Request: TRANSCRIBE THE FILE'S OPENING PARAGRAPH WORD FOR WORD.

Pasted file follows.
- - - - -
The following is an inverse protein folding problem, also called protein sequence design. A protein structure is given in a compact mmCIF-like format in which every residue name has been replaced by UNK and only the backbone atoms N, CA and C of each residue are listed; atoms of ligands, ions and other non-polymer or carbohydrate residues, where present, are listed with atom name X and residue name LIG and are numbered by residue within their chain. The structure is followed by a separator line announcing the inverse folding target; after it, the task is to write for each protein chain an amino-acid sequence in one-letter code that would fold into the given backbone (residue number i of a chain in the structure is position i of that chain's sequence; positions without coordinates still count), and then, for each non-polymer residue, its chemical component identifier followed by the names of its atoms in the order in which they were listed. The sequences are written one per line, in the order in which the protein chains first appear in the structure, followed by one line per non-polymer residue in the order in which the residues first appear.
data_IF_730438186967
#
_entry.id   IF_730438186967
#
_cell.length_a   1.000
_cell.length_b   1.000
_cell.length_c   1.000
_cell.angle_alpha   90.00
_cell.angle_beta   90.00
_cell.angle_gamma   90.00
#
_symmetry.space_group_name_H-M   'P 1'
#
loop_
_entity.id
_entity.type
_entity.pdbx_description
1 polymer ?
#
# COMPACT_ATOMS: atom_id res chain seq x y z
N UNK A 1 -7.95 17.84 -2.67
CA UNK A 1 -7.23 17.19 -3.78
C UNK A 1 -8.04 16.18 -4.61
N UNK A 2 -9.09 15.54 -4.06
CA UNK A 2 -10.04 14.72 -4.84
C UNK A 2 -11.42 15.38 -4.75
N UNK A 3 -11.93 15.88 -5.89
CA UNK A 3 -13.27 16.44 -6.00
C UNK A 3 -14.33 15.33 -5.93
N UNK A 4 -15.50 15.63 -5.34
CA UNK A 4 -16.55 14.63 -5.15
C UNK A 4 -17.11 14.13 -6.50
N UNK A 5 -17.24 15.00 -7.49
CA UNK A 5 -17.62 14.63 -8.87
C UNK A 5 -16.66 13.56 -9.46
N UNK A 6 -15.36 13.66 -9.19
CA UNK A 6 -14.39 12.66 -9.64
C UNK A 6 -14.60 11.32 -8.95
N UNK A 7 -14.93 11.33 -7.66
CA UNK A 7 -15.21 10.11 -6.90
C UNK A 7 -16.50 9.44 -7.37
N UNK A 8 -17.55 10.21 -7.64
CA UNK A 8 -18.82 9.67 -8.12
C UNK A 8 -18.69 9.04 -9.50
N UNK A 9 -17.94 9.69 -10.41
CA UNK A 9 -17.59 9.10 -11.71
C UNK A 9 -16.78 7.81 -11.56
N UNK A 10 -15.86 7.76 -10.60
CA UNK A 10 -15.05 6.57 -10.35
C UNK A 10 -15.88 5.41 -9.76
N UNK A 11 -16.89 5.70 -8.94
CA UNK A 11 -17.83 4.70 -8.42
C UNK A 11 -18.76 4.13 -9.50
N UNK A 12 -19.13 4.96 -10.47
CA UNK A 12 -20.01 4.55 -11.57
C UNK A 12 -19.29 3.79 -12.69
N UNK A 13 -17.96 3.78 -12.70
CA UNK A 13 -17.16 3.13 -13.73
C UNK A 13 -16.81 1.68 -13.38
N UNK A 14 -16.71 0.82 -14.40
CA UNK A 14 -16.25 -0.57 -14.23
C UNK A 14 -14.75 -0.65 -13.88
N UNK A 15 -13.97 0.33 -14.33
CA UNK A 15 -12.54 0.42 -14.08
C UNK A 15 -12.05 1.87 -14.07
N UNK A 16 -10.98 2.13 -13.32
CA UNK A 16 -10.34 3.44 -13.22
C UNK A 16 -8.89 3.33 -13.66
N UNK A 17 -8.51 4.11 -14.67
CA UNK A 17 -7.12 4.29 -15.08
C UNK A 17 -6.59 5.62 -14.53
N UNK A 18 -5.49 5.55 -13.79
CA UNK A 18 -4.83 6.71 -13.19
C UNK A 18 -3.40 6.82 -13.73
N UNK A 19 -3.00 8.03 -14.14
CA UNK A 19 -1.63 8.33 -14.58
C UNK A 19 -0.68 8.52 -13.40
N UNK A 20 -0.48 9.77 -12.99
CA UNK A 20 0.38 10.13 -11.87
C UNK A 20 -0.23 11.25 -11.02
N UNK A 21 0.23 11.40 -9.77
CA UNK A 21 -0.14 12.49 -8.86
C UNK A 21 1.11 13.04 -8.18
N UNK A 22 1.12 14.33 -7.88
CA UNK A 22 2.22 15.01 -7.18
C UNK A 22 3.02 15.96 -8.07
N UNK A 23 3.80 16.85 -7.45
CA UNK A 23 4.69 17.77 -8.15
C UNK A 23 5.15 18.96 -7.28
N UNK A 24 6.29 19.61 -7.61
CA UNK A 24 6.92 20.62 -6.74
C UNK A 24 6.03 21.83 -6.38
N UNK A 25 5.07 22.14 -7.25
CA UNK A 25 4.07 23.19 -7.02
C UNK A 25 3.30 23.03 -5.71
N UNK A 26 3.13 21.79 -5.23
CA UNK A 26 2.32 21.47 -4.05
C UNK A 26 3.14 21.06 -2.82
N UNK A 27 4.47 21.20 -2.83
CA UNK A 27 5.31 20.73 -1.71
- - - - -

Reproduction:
The following is an inverse protein folding problem, also called protein sequence design. A protein structure is given in a compact mmCIF-like format in which every residue name has been replaced by UNK and only the backbone atoms N, CA and C of each residue are listed; atoms of ligands, ions and other non-polymer or carbohydrate residues, where present, are listed with atom name X and residue name LIG and are numbered by residue within their chain. The structure is followed by a separator line announcing the inverse folding target; after it, the task is to write for each protein chain an amino-acid sequence in one-letter code that would fold into the given backbone (residue number i of a chain in the structure is position i of that chain's sequence; positions without coordinates still count), and then, for each non-polymer residue, its chemical component identifier followed by the names of its atoms in the order in which they were listed. The sequences are written one per line, in the order in which the protein chains first appear in the structure, followed by one line per non-polymer residue in the order in which the residues first appear.